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Query and transfer data between Azure SQL databases

In the DevOps world, there are some situations where you need to have a way to transfer data from different Azure SQL databases. 

For example, let's say you have a client who inadvertently deleted a huge amount of records from a table in the production database. With the help of the Point in Time backups, we could restore the database to an earlier point in time in which those records still exists. This process will create a new database with the restored contents and then we could swap names between these databases by renaming them. However, there is a caveat of performing this action. The restored database will lose all the Point in Time history of the original database.

A better approach would be to restore the deleted records to the original database. However, this is not as simple as regular SQL Server databases. Both databases can't see each other even if they're on the same server and, for example, you can't use Linked servers in Azure SQL to connect them.

You could have the option to export those records into SQL scripts but even then, there are some cases where the amount of data to be restored is very large thus creating those scripts wouldn't be the best way to solve this issue.

This is where Elastic Queries come to the rescue:


With this technology, we could easily manage data in and out from our databases.

Requirements

 

 Walkthrough

Let's imagine that the client truncated all the records of the year 2016 from the Estimates table in our invoices database.

The first step should be to connect to the Azure Portal and perform a Point In Time restore of the cloudinvoices database from a date and time where those records still exists. We will restore this into a database called invoices2016.

 

These would be the steps we need to perform to restore those records:

 

Create database master key and scoped credentials

The master key will work as a "vault" to save credentials in the database and the scoped credentials are the database credentials that are going to be used for connecting to your restored database.

Syntax:

CREATE MASTER KEY ENCRYPTION BY PASSWORD = 'password';

CREATE DATABASE SCOPED CREDENTIAL <credential_name> WITH IDENTITY = '<username>', SECRET = '<password>'

Example:

CREATE MASTER KEY ENCRYPTION BY PASSWORD = 'p@ssw0rd';

CREATE DATABASE SCOPED CREDENTIAL dbCredential WITH IDENTITY = 'user01', SECRET = 'p@ssw0rd';

 

Create the external data source

The external data source  is where we set the parameters along with the previously created credential to allow the connection between databases.

Syntax:

CREATE EXTERNAL DATA SOURCE <data_source_name> WITH

(

    TYPE = RDBMS,

    LOCATION = '<fully_qualified_server_name>',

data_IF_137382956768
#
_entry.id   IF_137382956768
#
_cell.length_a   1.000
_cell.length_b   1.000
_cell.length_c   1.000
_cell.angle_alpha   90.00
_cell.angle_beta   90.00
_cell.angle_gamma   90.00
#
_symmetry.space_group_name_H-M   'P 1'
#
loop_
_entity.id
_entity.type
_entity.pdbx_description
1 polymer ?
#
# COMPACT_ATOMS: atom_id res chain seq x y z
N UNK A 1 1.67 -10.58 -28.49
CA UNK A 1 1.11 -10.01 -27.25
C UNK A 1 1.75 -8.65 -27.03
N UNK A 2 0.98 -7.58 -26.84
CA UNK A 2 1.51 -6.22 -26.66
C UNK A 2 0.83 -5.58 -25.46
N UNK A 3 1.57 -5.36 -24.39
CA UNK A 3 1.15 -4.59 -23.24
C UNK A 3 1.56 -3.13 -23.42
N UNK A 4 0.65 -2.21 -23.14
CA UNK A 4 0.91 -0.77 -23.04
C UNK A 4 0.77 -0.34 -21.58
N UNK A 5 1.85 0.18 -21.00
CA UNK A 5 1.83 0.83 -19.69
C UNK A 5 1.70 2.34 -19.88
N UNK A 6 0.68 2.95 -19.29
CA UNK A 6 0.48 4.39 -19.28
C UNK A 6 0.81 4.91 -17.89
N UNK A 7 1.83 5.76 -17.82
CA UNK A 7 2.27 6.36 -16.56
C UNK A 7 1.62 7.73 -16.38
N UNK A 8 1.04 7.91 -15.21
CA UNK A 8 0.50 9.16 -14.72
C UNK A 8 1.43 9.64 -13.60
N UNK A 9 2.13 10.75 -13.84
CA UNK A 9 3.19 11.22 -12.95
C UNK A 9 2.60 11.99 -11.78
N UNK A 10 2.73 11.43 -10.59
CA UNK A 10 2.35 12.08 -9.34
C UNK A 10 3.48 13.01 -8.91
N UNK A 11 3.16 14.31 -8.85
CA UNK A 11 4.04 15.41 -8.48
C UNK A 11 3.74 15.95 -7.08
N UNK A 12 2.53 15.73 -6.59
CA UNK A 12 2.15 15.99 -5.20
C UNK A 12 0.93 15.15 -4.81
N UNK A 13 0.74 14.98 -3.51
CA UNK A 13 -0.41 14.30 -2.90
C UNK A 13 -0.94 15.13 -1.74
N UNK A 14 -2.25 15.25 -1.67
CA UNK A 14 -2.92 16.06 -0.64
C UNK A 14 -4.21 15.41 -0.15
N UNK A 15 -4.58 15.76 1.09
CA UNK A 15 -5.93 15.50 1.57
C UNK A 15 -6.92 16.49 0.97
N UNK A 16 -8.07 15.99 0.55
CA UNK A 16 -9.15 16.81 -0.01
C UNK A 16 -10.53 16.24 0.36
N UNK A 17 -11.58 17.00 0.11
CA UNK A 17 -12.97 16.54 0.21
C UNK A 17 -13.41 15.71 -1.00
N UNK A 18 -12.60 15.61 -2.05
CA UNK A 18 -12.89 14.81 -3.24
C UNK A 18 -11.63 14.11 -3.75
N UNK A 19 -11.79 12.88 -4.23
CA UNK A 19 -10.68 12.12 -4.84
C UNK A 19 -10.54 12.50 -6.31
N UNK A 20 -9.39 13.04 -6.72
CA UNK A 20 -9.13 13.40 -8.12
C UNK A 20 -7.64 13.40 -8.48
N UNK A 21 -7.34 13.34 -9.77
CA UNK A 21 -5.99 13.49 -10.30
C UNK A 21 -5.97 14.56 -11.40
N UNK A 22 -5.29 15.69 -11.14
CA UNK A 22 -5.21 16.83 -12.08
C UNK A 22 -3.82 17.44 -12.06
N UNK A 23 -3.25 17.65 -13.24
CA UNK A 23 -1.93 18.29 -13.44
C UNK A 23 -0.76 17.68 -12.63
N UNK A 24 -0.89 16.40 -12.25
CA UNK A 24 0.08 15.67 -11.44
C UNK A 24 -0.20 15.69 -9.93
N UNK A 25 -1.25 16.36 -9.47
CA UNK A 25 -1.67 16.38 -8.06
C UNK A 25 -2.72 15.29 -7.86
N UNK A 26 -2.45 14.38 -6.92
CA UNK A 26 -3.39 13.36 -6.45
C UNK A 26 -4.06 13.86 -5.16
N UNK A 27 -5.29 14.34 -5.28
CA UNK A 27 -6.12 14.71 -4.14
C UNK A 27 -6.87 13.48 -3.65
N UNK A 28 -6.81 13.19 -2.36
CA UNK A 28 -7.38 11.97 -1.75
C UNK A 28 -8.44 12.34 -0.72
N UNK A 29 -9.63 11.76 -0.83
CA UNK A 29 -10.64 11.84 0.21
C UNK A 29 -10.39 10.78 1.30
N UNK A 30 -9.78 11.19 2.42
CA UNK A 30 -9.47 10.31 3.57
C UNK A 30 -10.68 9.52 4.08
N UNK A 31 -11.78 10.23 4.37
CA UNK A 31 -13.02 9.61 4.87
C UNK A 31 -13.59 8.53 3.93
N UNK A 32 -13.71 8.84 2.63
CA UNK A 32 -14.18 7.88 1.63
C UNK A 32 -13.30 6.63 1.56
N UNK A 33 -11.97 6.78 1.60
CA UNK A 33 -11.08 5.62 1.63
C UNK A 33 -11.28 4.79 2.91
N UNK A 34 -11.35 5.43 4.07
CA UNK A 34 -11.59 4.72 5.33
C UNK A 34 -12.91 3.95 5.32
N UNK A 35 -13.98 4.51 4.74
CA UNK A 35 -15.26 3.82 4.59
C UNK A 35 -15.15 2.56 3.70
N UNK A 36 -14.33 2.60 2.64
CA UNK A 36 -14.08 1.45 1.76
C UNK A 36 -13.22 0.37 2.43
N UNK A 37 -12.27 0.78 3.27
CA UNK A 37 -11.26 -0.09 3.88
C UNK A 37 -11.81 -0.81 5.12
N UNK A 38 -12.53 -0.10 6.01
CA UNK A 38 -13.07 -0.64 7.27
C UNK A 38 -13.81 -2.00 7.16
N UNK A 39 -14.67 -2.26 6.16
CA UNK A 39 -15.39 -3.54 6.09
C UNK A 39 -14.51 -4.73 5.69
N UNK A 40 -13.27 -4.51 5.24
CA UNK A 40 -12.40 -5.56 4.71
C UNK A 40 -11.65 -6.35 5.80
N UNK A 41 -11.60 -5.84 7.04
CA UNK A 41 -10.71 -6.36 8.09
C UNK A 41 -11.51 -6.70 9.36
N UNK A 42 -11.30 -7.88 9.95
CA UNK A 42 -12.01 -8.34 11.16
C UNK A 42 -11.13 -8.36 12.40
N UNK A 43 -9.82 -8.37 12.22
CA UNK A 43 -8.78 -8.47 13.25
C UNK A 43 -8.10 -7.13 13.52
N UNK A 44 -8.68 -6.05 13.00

DATABASE_NAME = '<remote_database_name>',

    CREDENTIAL = <credential_name>

)

Example:

CREATE EXTERNAL DATA SOURCE restoredDatabase WITH

(

    TYPE=RDBMS,

    LOCATION='cloudinvoices.database.windows.net',

    DATABASE_NAME='invoices2016',

    CREDENTIAL= dbCredential

);

 

Create the external tables

You should keep in mind that external tables are extensions of the external database. Think of them like linked tables. Meaning that we can't have two tables with the same name in our production database even if one is a regular table and the other is an external table.

In our example, if we want to connect to the Estimates table in the restored database, we would need to rename it first ( for example, Estimates2016 ) so it doesn't conflict with the existing one.

Syntax:

sp_rename ‘object_name’, 'new_name';

Example - in the restored database:

sp_rename 'Estimates', 'Estimates2016';

 

Now we can create our external table:

Syntax:

CREATE EXTERNAL TABLE [table_name]  (

    { <column_definition> } [ ,...n ]

)    

    { WITH ( <rdbms_external_table_options> ) }

)

Example:

CREATE EXTERNAL TABLE [Estimates2016] (

     [EstimateId] uniqueidentifier NOT NULL,

     [ClientId] int NOT NULL,

     [Year] int NOT NULL,

     [Amount] decimal NOT NULL

)

WITH (

     DATA_SOURCE = restoredDatabase

);

 

After we perform the required steps to create the connectivity between both databases we can then do the actual work needed to restore the missing records. For example:

INSERT INTO ESTIMATES 

SELECT * FROM ESTIMATES2016 WHERE YEAR = 2016; 

 

Upon finishing this task we should do some clean up:

DROP EXTERNAL TABLE Estimates2016;

DROP EXTERNAL DATA SOURCE restoredDatabase;

DROP DATABASE SCOPED CREDENTIAL dbCredential;

DROP MASTER KEY;

 

That’s it! I hope you find this new technology useful for these kind of scenarios. Keep in mind that this could help you in many more cases: querying external databases, cross-database querying for horizontal partitioning ( sharding ), querying multiple databases for reporting in PowerBI, and so on.

 

More info regarding Elastic Queries:

 

See you in the next post. Never stop learning.